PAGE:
One thing that drives me crazy about new construction is how the the developer will try to strong arm you into using their preferred lenders and title company. In most cases it is to your advantage to be able to shop for your lender and title company on the open market. Therefore, I usually try to negotiate for my clients to be able to receive seller concessions without them being tied to the developers preferred lender and title company.
If the developer is requiring you to use their preferred lenders to receive closing cost dollars or some other incentive, make sure you are comparing apples to apples when considering the preferred lender versus an outside lender. Sometimes the $10,000 you are receiving in closing cost help will be nullified by an origination fee charged by the preferred lender at closing.
Virginia clearly gives all home buyers the right to choose their own title company, but watch out for penalties that the developer will stick you with in the form of “document review” should you actually want to exercise your right to choose your own title company. One local developer charges a $1,000 document review fee! It aggravates me just writing about this.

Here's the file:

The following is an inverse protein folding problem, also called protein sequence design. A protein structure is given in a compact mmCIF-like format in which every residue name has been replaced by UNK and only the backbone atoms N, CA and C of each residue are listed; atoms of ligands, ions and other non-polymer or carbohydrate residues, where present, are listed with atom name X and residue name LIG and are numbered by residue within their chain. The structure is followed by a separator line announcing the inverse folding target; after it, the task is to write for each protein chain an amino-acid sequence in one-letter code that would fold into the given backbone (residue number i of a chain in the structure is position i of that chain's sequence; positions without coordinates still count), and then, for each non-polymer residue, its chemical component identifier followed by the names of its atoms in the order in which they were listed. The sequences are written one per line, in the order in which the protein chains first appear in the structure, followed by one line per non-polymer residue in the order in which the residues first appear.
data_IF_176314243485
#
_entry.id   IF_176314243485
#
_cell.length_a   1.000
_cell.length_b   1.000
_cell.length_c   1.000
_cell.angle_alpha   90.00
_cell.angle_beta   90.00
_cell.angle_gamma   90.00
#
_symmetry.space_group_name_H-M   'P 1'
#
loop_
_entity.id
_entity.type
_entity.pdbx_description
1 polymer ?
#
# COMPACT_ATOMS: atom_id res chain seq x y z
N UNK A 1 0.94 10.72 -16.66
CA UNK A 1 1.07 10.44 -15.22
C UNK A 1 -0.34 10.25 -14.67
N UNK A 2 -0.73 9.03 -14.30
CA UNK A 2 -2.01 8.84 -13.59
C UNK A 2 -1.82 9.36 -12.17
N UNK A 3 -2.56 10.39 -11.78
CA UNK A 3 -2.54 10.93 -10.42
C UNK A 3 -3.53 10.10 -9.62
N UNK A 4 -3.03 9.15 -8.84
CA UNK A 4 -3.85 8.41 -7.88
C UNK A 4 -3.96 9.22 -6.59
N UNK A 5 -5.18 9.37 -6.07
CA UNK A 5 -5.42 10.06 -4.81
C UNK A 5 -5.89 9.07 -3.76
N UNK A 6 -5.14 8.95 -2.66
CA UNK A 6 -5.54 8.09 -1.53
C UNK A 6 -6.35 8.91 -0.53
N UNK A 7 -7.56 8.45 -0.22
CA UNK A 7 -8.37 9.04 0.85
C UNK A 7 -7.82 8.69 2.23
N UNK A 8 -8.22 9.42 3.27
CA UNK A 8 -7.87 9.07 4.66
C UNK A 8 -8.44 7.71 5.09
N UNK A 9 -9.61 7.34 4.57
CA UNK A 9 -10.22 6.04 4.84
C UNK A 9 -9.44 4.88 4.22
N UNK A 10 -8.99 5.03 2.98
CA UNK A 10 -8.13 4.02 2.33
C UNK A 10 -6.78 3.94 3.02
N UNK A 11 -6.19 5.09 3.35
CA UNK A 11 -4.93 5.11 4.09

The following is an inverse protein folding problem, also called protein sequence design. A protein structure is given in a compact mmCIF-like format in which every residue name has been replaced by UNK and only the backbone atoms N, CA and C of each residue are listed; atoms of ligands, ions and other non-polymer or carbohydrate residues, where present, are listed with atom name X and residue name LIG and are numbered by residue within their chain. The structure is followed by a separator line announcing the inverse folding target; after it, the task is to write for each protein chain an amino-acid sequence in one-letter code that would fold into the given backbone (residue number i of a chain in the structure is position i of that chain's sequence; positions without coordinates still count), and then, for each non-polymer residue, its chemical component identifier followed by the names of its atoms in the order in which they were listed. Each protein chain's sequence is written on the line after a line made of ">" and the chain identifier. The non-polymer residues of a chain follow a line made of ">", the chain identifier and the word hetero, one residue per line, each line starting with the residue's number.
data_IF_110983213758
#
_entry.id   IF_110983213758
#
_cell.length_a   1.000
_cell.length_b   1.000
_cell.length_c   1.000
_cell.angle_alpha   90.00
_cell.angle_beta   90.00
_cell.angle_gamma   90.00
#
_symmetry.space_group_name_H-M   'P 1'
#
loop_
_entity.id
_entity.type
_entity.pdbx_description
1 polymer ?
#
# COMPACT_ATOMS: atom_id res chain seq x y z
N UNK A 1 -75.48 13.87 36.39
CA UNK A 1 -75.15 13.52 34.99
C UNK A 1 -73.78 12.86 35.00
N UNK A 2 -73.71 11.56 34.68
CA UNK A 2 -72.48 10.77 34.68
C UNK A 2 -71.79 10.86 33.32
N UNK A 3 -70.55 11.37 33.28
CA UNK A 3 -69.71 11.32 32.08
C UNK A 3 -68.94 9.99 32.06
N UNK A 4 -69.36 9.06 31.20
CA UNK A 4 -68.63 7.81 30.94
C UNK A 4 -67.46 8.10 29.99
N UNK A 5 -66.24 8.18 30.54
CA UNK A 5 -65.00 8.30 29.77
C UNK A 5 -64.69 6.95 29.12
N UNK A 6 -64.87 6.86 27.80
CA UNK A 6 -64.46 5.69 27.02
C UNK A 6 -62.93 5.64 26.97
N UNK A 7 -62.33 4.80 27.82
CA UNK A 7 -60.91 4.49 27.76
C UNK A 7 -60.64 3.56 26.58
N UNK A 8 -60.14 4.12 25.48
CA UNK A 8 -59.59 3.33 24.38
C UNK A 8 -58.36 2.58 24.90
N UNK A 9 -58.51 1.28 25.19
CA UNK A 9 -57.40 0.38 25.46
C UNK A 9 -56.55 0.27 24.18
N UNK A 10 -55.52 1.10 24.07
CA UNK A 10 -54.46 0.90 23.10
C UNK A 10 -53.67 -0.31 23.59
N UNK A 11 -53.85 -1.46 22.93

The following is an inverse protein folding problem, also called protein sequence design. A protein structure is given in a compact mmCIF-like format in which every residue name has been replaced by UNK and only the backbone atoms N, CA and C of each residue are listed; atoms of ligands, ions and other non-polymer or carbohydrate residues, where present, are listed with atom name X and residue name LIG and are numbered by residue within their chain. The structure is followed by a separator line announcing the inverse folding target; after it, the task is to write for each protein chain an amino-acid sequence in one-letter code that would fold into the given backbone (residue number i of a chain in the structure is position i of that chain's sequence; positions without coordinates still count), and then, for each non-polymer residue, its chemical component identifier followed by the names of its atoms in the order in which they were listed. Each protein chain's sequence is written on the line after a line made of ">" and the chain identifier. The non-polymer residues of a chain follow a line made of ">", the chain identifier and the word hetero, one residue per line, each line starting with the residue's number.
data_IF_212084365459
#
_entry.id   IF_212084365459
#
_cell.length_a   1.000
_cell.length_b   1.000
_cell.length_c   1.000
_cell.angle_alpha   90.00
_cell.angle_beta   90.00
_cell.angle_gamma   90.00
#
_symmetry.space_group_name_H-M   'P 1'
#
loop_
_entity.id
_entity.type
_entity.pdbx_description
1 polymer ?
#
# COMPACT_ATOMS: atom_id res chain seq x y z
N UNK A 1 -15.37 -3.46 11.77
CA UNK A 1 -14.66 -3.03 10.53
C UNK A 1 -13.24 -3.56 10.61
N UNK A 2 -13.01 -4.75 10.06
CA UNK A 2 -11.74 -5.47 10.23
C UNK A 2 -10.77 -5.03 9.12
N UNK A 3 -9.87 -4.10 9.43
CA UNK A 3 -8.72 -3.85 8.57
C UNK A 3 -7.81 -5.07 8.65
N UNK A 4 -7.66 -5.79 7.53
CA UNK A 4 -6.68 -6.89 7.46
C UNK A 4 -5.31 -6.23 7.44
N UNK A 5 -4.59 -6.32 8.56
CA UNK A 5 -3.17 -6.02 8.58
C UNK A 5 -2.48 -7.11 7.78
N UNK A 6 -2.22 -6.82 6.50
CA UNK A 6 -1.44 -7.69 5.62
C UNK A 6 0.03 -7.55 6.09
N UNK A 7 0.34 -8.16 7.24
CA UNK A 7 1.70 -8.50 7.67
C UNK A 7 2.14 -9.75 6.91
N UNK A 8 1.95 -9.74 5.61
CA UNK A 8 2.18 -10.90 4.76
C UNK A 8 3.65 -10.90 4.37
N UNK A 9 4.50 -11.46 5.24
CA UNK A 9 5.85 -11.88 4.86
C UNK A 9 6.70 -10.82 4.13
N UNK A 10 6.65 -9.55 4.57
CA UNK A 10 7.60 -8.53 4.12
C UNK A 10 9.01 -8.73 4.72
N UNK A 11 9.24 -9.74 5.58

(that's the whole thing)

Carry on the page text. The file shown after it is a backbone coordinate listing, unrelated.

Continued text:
One last piece of advice is to hire a home inspector. If you are going to have the opportunity to conduct a pre-drywall and pre-closing walk through – hire a home inspector to inspect the property at both of these opportunities. Some salespeople will discourage you from doing so because you are going to receive a home warranty. Don’t listen to them. You are spending too much money to not want your home in as perfect condition as humanly possible by the time you take ownership.
I hope this helps and you enjoy your new home for many years to come.
The existing restaurant closed earlier this month and will be demolished. An entirely new McDonald’s will be built on the site (5009 Wilson Blvd).